WARNING: This story has disturbing details about residential and boarding schools. If you are feeling triggered, here is a resource list for trauma responses from the National Native American Boarding School Healing Coalition in the US. The National Indian Residential School Crisis Hotline in Canada can be reached at 1-866-925-4419. If you're in Treaty 4 territory, call 306-522-7494.
APTN National News
Another First Nation is reporting the discovery of unmarked graves near the site of a former residential school, St. Eugene’s Mission School.
It follows two other reports of similar massive findings at two other such church-run schools, one of more than 600 unmarked graves at the former Marieval Indian Residential School and another of 215 bodies at the former Kamloops Indian Residential School.
The community of ʔaq’am, also known as St. Mary’s band, situated within the traditional territory of the Ktunaxa Nation near Cranbrook, British Columbia, located 182 unmarked graves in 2020 using ground penetrating radar. It is close to the former St. Eugene’s Mission School, which was operated by the Catholic Church from 1912 until the early 1970s.
But it only recently notified the nearby Lower Kootenay First Nation about the find.
Cranbrook is 524 miles east of Vancouver
“In the ground search conducted by the community of ʔaq’am, the findings revealed 182 human remains in unmarked graves,” said a news release from Lower Kootenay shared with APTN News Wednesday. Some unmarked graves were about 3 feet deep, it said.
“It is believed that the remains of these 182 souls are from the member Bands of the Ktunaxa nation, neighbouring First Nations communities, & the community of aqam.”
Chief Jason Louie of the Lower Kootenay Band, which is also a member of the Ktunaxa Nation, called the discovery “deeply personal” since he had relatives attend the school.
“Let’s call this for what it is,” Louie told CBC radio in an interview. “It’s a mass murder of Indigenous people."
“The Nazis were held accountable for their war crimes. I see no difference in locating the priests and nuns and the brothers who are responsible for this mass murder to be held accountable for their part in this attempt of genocide of an Indigenous people.”
(Related: 751 unmarked graves is ‘a wake up call’)
From the 19th century until the 1970s, more than 150,000 Indigenous children were forced to attend state-funded Christian boarding schools in an effort to assimilate them into Canadian society. Thousands of children died there of disease and other causes, with many never returned to their families.
Nearly three-quarters of the 130 residential schools were run by Roman Catholic missionary congregations, with others operated by the Presbyterian, Anglican and the United Church of Canada, which today is the largest Protestant denomination in the country.
The Canadian government has acknowledged that physical and sexual abuse was rampant in the schools, with students beaten for speaking their native languages.
On Tuesday, it was announced that a group of Indigenous leaders will visit the Vatican later this year to press for a papal apology for the Roman Catholic Church’s role in residential schools.
The Canadian Conference of Catholic Bishops said Indigenous leaders will visit the Vatican between Dec. 17 and 20 to meet with Pope Francis and “foster meaningful encounters of dialogue and healing.”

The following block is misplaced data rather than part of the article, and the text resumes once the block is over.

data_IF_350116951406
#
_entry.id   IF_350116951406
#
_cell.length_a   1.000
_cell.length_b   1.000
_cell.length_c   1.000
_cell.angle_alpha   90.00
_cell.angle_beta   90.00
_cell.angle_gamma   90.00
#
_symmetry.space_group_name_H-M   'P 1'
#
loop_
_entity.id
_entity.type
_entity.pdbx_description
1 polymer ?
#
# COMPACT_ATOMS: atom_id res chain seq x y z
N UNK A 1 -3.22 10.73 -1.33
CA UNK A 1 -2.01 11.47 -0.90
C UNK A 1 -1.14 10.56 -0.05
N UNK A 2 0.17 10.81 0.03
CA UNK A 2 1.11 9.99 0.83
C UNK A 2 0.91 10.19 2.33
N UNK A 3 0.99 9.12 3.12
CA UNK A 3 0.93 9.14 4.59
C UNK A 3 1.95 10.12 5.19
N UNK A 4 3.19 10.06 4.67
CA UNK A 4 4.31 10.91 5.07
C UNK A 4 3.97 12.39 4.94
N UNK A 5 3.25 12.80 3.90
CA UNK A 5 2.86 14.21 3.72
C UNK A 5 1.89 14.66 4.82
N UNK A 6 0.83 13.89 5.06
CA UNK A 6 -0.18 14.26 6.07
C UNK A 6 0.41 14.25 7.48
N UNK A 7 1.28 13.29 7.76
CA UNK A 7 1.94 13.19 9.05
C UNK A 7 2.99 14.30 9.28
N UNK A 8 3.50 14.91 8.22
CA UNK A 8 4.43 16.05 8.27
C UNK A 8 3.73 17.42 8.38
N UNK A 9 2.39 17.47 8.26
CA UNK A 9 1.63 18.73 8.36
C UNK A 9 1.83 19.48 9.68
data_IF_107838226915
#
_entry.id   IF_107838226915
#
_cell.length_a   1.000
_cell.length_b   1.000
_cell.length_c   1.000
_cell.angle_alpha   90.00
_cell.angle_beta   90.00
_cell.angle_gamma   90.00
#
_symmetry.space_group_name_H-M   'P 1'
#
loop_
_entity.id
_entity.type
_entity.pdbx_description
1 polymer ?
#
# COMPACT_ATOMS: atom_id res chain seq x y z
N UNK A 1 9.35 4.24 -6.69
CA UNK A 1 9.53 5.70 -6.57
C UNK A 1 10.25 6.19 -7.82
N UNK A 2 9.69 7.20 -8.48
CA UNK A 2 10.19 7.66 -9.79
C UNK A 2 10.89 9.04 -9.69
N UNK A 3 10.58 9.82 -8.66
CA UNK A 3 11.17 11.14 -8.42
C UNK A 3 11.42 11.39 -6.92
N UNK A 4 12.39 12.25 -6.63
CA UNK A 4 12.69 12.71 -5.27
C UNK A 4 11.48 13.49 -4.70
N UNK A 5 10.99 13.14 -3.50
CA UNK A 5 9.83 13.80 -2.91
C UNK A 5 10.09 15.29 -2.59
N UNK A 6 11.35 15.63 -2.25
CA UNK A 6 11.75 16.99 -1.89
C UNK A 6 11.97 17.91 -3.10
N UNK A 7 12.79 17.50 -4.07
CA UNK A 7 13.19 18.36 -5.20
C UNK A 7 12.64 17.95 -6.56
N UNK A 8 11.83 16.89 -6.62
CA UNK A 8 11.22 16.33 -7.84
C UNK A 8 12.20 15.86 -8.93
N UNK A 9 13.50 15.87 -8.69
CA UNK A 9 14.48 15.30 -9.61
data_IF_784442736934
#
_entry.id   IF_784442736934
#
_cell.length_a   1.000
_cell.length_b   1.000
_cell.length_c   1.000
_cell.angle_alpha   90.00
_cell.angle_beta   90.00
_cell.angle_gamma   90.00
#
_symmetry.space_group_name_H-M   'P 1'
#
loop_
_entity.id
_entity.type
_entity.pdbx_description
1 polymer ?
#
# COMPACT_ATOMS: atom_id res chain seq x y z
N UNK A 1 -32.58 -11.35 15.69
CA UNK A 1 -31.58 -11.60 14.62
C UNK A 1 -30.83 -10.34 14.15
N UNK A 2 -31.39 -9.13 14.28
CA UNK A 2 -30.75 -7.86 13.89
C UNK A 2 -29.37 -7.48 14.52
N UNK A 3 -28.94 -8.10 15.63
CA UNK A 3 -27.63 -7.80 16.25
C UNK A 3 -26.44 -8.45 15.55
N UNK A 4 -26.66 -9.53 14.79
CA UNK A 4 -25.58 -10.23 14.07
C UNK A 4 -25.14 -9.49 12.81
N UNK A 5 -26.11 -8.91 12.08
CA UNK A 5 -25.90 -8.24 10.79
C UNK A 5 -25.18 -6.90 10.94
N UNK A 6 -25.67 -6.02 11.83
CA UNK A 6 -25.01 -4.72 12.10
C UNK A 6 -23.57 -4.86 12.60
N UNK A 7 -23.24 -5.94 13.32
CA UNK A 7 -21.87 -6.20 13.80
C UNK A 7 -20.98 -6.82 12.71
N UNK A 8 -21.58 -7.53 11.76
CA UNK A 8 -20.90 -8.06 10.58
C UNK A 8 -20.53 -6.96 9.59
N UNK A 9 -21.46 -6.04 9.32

Prior to news of the most recent finding, Canadian Prime Minister Justin Trudeau said he has asked that the national flag on the Peace Tower remain at half-mast for Canada Day on Thursday to honor the Indigenous children who died in residential schools.
Lower Kootenay said it still has living survivors of approximately 100 band citizens forced to attend St. Eugene’s Mission School as part of the federal government’s residential school system.
It said the institution was run by the Roman Catholic Church from 1912 until the early 1970s.
“The residential school system was mandated by the government of Canada,” Lower Kootenay added in the release.
“All Indigenous children ages 7-15 were required by law to attend residential school where many Indigenous children received cruel & sometimes fatal treatment.”
More details about St. Eugene’s or Kootenay residential school are located on the website of the Indian Residential School History & Dialogue Centre. It said the building opened in 1890 just north of Cranbrook, before being replaced with an industrial school in 1912.
It said there were recurring outbreaks of influenza, mumps, measles, chicken pox, and tuberculosis. In 1969, the federal government took over the operation of the residence and closed it the following year.
The building was converted into an upscale resort, along with a hotel and golf course, by the St. Mary’s band after a referendum was held in favour of restoration. There is also an RV park and interpretive centre that explains the sad history of the former school.
According to the National Centre for Truth and Reconciliation, an estimated 5,000 children passed through its hallways from the communities of St. Mary’s, Lower Kootenay, Tobacco Plains, Lower Similkameen, Similkameen, Okanagan, Inkamoop / Inkammoep / Inkameep, Termission, Creston, Vernon, Enderby, Comox, Little Shuswap, Upper Nicola, Spallumchene / Spallumcheon / Sallumchene, North Thompson, Lake Similk, Neskainlith, Tsartlip, Osoyoos, Penticton, Columbia Lake, Shuswap, Tsartlip, Westbank, Athelmer, Cranbrook, Kamloops, Cardston and Seabird Island.
This is the third First Nation – and the second in B.C. – to report a similar find using ground penetrating radar in the past month.
The first was May 27 by the Tk’emlúps te Secwépemc Nation, which announced 215 graves at the site of the Kamloops Indian Residential School. The second was Cowessess First Nation in Saskatchewan that said on June 23 it had located 715 unmarked graves.
The Associated Press contributed to this report.